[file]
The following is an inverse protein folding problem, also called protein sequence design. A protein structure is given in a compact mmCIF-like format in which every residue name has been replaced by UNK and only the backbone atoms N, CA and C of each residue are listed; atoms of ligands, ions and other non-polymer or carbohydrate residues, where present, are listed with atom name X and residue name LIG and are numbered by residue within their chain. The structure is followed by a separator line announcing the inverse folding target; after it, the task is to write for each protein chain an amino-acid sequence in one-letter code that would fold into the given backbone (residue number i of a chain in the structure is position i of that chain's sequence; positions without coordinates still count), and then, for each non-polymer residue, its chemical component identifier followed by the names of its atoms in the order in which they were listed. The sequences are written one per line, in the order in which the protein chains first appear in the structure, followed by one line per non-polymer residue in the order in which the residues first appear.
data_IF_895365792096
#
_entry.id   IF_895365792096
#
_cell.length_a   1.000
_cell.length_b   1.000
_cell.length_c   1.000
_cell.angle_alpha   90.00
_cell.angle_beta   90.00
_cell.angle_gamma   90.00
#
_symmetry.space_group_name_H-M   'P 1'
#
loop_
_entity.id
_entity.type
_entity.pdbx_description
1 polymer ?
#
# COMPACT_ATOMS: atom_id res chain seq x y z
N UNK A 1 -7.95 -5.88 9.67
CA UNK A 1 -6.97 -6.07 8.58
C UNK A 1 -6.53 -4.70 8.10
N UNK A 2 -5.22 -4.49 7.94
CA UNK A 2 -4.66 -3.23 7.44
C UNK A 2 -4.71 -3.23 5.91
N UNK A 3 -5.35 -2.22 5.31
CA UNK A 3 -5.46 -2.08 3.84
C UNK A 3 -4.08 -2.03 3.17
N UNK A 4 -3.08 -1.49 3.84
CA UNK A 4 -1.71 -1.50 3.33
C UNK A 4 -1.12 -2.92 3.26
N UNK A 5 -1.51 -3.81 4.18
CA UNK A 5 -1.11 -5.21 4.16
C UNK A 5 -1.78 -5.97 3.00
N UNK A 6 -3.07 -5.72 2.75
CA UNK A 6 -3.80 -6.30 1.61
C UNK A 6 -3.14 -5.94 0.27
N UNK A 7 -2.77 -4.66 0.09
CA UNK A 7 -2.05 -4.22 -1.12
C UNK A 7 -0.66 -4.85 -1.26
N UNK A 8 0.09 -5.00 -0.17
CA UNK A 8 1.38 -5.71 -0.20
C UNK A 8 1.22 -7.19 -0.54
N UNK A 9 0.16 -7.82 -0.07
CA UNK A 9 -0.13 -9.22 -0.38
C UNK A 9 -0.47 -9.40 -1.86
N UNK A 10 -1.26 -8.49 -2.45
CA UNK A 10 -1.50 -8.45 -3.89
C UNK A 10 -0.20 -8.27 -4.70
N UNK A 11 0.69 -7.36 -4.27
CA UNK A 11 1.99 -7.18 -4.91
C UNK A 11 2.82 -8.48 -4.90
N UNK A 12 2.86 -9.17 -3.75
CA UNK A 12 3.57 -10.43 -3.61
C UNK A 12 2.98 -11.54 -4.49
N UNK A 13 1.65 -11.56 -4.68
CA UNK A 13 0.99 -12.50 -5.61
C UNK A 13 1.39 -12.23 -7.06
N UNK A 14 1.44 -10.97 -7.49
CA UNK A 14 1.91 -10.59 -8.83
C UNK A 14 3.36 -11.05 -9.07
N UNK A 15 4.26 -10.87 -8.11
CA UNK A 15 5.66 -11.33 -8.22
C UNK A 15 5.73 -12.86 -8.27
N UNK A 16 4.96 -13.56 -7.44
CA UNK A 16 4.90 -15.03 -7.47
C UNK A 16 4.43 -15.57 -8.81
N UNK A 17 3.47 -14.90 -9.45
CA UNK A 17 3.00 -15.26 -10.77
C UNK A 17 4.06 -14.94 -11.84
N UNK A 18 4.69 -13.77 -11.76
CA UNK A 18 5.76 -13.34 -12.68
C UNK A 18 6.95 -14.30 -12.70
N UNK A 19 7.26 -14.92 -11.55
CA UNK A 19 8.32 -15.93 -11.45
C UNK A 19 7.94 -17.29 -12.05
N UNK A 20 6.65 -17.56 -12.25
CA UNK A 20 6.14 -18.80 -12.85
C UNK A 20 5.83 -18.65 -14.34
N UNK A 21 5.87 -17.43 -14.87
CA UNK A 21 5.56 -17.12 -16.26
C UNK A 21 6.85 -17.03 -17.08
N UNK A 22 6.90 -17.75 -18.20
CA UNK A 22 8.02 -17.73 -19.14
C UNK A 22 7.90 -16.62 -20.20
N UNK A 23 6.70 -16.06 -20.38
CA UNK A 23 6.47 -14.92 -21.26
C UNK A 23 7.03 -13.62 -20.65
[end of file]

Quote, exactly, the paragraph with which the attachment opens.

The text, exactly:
The following is an inverse protein folding problem, also called protein sequence design. A protein structure is given in a compact mmCIF-like format in which every residue name has been replaced by UNK and only the backbone atoms N, CA and C of each residue are listed; atoms of ligands, ions and other non-polymer or carbohydrate residues, where present, are listed with atom name X and residue name LIG and are numbered by residue within their chain. The structure is followed by a separator line announcing the inverse folding target; after it, the task is to write for each protein chain an amino-acid sequence in one-letter code that would fold into the given backbone (residue number i of a chain in the structure is position i of that chain's sequence; positions without coordinates still count), and then, for each non-polymer residue, its chemical component identifier followed by the names of its atoms in the order in which they were listed. The sequences are written one per line, in the order in which the protein chains first appear in the structure, followed by one line per non-polymer residue in the order in which the residues first appear.